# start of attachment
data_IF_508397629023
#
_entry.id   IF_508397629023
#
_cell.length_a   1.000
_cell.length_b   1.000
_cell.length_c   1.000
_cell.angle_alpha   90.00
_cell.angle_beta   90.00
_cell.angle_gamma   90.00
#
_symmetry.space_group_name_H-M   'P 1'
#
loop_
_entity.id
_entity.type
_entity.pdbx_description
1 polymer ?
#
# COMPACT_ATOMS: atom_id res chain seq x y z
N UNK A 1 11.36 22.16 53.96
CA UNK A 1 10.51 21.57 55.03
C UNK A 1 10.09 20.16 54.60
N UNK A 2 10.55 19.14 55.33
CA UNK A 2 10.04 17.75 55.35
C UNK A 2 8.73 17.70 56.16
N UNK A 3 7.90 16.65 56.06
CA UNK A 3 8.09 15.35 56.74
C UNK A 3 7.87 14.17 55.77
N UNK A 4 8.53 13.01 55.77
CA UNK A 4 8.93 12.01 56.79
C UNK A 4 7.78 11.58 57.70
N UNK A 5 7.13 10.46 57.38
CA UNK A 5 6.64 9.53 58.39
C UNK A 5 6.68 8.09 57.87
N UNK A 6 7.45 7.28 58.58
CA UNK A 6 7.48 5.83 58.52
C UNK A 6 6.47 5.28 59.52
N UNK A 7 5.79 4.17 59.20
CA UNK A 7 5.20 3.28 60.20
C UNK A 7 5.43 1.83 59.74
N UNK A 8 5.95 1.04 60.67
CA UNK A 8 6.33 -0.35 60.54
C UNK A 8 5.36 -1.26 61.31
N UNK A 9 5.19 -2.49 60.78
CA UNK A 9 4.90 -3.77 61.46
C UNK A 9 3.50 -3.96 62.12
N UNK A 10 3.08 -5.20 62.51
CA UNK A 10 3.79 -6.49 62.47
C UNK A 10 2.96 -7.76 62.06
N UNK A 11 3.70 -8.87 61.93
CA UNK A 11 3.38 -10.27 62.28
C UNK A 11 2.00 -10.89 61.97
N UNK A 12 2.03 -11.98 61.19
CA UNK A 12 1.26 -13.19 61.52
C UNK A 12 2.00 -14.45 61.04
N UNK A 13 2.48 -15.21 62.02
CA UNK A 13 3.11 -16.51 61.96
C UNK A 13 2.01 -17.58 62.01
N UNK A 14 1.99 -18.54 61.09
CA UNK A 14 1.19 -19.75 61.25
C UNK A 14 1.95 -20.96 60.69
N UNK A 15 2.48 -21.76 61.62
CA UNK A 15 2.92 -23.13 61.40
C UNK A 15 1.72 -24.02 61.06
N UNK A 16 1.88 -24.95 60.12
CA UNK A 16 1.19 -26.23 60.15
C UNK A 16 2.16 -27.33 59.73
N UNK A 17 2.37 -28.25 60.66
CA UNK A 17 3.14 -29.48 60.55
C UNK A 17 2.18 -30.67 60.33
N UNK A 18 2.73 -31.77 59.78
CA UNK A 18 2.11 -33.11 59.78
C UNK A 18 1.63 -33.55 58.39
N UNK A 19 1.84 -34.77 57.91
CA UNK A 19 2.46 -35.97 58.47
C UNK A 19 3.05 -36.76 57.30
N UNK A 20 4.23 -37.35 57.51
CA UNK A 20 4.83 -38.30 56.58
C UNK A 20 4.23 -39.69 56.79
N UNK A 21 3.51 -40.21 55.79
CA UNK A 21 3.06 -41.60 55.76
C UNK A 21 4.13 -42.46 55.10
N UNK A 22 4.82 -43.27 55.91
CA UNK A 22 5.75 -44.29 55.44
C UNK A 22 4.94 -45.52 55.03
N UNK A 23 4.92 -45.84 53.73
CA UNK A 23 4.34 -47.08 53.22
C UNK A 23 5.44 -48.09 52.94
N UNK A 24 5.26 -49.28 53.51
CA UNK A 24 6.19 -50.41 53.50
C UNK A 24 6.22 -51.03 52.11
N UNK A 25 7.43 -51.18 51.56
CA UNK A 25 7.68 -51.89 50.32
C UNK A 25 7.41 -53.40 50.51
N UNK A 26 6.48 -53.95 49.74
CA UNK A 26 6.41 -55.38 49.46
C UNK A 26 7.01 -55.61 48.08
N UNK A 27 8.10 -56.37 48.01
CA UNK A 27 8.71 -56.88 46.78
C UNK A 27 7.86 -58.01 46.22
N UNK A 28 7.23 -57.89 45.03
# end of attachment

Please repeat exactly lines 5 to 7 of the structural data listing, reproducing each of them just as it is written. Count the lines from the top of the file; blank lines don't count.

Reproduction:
_cell.length_a   1.000
_cell.length_b   1.000
_cell.length_c   1.000